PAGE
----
Deep-Sea Corals

Deep-sea corals, found at depths greater than 160 feet, are critical ecosystem engineers, and one of the largest deep-sea coral habitat can be found just off the coast of South Carolina.

Want to learn from the experts? 

We hosted Exploring the Deep-Sea Corals webinar with Dr. Leslie Sautter – check it out!

Want to see beneath the waves?

Check out these videos covering deep-sea coral explorations off of the South Atlantic coast.

Read on to learn more about deep-sea coral biology, ecosystem and ecology!

Deep-sea Corals and South Carolina

Far beneath the surface of the Atlantic Ocean and 50-200 miles off the picturesque coastline of South Carolina lies a habitat of international importance.

A broad, flat expanse known as the Blake Plateau can be found roughly a half-mile deep and spans from Cape Hatteras, North Carolina to the Bahama Banks. This underwater oasis encompasses nearly 50,000 square miles of pristine habitat and is home to one of the largest deep-sea coral habitats on earth.

Source: Image courtesy of NOAA

In 2018, several ocean scientists, including College of Charleston Faculty Dr. Leslie Sautter, embarked on a journey to explore the deep sea of the Blake Plateau. On their exploration they discovered a deep-sea reef system off the coast of South Carolina! This is one of the largest coral reef systems in the world. Along this reef exists the world’s largest deep-sea corals mound, or lithoherm, which extends as high as 300 feet from the sea floor. This vast, interconnected habitat is vital to many fish that are both recreationally and commercially important to South Carolina. These fascinating deep-dwelling species are a thrilling addition to South Carolina’s already exceptional natural habitats.

The Oceanographic Region

The Blake Plateau is a portion of the continental shelf that began forming during the late Triassic period 208 million years ago. This elongated expanse of seafloor is cut off to the east by the Blake Escarpment, which steeply drops to the bottom of the Atlantic Ocean. Directly to the east of Charleston lies a formation known as the “Charleston Bump”. This upper-slope feature sticks out from the rest of the plateau and deflects the Gulf Stream to the northwest.

Traveling from Florida and the Caribbean, the Gulf Stream is the world’s fastest ocean current. Gliding along at peak speeds of 4.4 miles per hour, the Gulf Stream transports warm water from the Caribbean north towards New England before being deflected towards Europe. The Gulf Stream is a crucial component of South Carolina’s natural resources and climate, because it provides the warm water and nutrients necessary to nurture the diversity of marine life. Areas on the Blake Plateau where the Gulf Stream’s flow is the strongest have a high abundance of deep-sea corals, creating a fertile seascape ripe for productivity.

Source: Image courtesy of NOAA

During oceanographic missions along the Atlantic coast in 1880, the steamer ship “Blake” documented several deep-sea coral species. Thus, the Blake Plateau was named for this steamer! The deep-sea corals categorized on this mission were only the beginning of our understanding of the wondrous deep-sea ecosystem lurking below the Atlantic.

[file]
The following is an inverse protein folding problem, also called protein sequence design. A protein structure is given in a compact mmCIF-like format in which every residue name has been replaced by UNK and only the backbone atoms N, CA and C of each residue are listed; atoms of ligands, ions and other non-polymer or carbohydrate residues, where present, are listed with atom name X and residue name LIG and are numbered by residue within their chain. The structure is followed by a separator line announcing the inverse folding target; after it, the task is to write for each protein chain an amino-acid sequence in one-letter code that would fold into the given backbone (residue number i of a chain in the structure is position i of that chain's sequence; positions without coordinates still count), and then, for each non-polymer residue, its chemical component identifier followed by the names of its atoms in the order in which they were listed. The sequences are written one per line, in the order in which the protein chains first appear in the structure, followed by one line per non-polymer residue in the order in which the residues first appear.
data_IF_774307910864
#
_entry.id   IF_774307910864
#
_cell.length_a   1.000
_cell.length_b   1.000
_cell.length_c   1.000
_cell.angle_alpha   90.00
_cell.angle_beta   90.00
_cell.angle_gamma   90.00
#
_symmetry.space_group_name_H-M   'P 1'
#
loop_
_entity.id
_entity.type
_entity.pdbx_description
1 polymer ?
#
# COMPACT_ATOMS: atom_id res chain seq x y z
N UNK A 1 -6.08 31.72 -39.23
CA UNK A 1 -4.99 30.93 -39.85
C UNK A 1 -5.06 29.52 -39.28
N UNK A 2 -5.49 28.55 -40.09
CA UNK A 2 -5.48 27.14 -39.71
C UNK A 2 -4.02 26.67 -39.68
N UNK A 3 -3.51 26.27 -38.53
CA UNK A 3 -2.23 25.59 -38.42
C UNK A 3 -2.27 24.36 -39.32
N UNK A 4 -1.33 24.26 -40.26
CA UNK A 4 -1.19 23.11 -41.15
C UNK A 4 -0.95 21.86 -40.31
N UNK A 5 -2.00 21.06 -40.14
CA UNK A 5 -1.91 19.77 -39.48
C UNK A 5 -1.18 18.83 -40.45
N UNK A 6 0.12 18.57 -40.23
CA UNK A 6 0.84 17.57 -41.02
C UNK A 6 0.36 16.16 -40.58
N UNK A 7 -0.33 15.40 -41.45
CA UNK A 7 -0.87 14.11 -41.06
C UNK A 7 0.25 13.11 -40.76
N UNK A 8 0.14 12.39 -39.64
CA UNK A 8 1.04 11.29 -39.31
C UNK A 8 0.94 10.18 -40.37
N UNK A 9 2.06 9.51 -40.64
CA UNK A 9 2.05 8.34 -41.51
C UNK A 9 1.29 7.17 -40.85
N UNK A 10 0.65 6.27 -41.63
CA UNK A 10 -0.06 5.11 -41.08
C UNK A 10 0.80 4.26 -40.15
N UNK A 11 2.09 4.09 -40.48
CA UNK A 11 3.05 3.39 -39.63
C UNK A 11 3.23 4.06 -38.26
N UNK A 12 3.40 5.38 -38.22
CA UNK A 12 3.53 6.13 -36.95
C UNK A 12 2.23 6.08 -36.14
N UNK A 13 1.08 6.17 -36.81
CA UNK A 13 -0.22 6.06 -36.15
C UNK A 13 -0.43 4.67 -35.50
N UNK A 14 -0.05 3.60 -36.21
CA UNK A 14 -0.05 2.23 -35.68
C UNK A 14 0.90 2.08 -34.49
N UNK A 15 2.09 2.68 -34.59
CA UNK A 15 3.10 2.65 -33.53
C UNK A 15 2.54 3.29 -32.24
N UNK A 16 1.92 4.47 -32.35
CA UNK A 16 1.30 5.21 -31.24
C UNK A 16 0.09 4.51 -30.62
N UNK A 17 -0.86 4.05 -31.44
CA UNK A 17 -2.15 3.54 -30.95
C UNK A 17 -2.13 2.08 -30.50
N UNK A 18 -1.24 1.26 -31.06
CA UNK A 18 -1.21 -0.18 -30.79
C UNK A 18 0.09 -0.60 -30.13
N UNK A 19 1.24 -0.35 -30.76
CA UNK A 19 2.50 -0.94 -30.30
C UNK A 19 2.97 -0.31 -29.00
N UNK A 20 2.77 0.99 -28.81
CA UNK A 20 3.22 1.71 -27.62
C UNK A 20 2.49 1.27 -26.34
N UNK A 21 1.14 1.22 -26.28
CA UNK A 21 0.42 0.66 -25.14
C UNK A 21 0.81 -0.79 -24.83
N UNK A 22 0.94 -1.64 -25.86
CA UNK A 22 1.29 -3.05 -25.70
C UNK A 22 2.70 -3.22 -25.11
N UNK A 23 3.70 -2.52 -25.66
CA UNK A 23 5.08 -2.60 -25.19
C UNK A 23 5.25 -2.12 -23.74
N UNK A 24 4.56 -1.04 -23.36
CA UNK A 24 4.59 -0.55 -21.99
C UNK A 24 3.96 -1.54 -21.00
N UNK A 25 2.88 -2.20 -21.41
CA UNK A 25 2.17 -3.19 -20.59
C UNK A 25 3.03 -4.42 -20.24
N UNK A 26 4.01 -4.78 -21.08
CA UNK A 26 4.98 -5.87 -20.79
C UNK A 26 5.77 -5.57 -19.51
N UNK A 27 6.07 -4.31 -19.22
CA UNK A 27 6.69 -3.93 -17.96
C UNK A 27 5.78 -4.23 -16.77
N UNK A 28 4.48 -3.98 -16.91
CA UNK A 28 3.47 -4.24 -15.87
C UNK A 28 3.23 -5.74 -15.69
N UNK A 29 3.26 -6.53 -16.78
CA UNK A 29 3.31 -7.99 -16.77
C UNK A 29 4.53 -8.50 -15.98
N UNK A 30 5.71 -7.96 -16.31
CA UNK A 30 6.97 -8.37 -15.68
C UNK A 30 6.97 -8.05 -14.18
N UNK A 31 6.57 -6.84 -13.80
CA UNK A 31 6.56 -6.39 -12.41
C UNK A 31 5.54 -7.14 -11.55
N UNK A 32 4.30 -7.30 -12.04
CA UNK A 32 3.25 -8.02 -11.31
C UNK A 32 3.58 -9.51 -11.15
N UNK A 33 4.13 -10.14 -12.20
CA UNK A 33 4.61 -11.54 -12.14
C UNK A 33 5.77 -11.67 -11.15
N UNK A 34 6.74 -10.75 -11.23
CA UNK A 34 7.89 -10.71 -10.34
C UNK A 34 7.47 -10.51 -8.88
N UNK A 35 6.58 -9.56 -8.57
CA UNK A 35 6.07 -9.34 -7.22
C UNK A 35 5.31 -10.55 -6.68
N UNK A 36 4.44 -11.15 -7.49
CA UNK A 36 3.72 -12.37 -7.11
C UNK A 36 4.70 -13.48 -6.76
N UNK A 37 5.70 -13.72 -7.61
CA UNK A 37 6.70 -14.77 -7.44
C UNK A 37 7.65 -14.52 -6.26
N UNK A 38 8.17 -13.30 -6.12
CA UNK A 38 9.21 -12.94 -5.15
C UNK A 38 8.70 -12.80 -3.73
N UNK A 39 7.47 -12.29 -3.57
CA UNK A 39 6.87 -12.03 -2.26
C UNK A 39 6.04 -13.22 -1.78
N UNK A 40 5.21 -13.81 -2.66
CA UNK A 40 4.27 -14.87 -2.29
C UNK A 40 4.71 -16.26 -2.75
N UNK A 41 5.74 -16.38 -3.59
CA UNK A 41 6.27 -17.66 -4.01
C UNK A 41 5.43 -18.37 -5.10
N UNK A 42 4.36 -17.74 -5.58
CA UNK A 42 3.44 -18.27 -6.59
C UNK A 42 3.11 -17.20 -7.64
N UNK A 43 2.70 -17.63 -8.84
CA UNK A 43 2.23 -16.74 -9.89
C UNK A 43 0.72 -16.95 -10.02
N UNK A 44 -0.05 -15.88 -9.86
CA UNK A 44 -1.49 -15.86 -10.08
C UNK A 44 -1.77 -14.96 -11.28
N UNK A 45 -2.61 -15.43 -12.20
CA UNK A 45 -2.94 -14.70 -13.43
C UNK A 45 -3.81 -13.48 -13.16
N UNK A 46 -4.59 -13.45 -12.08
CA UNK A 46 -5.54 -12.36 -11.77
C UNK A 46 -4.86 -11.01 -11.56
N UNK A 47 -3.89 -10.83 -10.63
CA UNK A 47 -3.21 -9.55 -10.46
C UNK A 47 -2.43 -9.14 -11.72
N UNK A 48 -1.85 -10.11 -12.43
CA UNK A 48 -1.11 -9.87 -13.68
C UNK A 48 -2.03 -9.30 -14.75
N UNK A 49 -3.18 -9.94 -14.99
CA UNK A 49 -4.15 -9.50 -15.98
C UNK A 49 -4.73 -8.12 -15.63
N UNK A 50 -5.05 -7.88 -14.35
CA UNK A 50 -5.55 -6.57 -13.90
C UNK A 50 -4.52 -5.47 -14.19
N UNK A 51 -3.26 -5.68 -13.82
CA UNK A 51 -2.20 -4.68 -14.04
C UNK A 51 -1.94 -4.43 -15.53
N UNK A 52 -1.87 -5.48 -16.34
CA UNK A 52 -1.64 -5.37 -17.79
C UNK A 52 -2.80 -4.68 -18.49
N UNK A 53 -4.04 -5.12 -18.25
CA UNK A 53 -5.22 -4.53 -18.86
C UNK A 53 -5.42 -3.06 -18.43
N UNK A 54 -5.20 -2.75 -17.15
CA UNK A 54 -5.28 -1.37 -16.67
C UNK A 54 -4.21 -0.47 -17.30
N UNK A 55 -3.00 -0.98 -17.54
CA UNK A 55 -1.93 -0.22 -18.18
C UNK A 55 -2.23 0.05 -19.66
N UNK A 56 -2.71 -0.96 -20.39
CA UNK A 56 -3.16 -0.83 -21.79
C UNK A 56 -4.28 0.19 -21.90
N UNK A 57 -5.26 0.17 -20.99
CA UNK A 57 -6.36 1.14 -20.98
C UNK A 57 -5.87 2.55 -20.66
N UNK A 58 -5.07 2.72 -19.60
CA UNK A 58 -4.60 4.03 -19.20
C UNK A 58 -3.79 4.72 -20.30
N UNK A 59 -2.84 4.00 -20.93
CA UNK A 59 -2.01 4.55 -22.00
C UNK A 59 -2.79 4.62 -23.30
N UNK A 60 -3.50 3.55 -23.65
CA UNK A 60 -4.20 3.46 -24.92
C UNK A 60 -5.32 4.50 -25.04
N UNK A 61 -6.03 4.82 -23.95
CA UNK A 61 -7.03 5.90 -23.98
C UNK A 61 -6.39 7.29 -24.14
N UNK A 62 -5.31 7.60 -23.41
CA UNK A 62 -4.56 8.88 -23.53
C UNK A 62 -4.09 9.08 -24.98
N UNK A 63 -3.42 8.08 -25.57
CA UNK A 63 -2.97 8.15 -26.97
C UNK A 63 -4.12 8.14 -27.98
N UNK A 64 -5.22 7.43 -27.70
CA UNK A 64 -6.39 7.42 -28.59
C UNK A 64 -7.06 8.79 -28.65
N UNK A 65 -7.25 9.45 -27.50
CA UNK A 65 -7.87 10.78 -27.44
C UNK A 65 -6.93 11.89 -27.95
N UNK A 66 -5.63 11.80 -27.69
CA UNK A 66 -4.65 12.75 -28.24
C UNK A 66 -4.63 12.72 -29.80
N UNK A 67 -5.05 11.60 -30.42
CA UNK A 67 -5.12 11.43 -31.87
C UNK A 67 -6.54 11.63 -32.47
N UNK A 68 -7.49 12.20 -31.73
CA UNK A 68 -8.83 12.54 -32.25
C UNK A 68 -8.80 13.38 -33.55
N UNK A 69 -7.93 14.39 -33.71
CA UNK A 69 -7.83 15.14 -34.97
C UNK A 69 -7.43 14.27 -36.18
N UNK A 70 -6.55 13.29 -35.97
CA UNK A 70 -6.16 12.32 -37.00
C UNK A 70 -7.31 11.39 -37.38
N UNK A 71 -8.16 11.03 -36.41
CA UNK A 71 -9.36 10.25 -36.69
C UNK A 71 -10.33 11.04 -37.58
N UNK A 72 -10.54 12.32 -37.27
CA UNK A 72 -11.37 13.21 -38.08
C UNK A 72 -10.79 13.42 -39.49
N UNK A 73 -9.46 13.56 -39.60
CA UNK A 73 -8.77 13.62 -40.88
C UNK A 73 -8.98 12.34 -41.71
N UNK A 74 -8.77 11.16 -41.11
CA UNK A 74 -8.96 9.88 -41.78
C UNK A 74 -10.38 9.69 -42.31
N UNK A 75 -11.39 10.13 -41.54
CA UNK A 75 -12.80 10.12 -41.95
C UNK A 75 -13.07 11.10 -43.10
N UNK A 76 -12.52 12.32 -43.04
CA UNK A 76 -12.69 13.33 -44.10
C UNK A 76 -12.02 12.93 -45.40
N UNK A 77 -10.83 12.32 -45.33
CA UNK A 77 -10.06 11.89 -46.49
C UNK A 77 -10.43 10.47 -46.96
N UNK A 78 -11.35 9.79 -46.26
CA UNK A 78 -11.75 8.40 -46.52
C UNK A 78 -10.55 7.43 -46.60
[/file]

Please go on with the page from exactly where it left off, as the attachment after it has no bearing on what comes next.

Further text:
Deep-sea Coral Biology

Deep-sea reef-building Lophelia corals are found at depths greater than 160 feet, and unlike their shallow-water counterparts, they don’t require light from the sun. While shallow-water hard corals rely on symbiotic photosynthetic algae, deep-sea reef-building corals gain all their energy through filtering floating organic material that drifts down from the surface zone or are carried by currents. These deep-sea corals can either be hard or soft corals, and can come in many different colors, including white!

Source: Image courtesy of NOAA

Lophelia pertusa, also known simply as Lophelia, is a common deep-sea corals species on the Blake Plateau. These are hard stony corals that build large, complex, branching colonies to aid their filter-feeding mechanisms. As they slowly (a few millimeters per year!) grow larger, they simultaneously create a protective habitat for a wide variety of marine creatures.

When these corals die, the exoskeleton branches break down into coral rubble, providing the perfect conditions for new coral to grow on top of it. Over thousands of years, these coral mounds have grown vertically with the living coral, continually building off those of the past. These vast vertical structures are known as lithoherms, and along with the branching structures of the corals, provide dense habitat structures that scatter the seafloor of the Blake Plateau. Lithoherms along the Blake Plateau range in size from 30-500 feet, the largest of which was discovered off the coast of South Carolina. 

Deep-sea Corals Ecosystem and Ecology

Through thousands of years of growth, Deep-sea Corals provide miraculous habitat structures that support marine life. A single 12-inch coral can host up to 2,000 animals, including small fish, crabs, shrimp, and mollusks—many of which are food for prized sport fish.

While they work to facilitate an entire deep-sea ecosystem, they are also uniquely tied to life in the surface zone. Along the Blake Plateau, deep-sea corals process organic material and convert it to useable nutrients. As the Gulf Stream steadily treks up the coast, it acts as a pump to pull those nutrients to the surface. In the surface zone, these nutrients help to support a whole food web, which begins with phytoplankton and ends with tuna, sharks, sea turtles, and even whales!

Source: Image courtesy of NOAA

Want further details? Check out our blog posts on the subject below!

Deep-Sea Corals Series #1: The Depths of the Blake Plateau

Brooke Blosser · [email protected]

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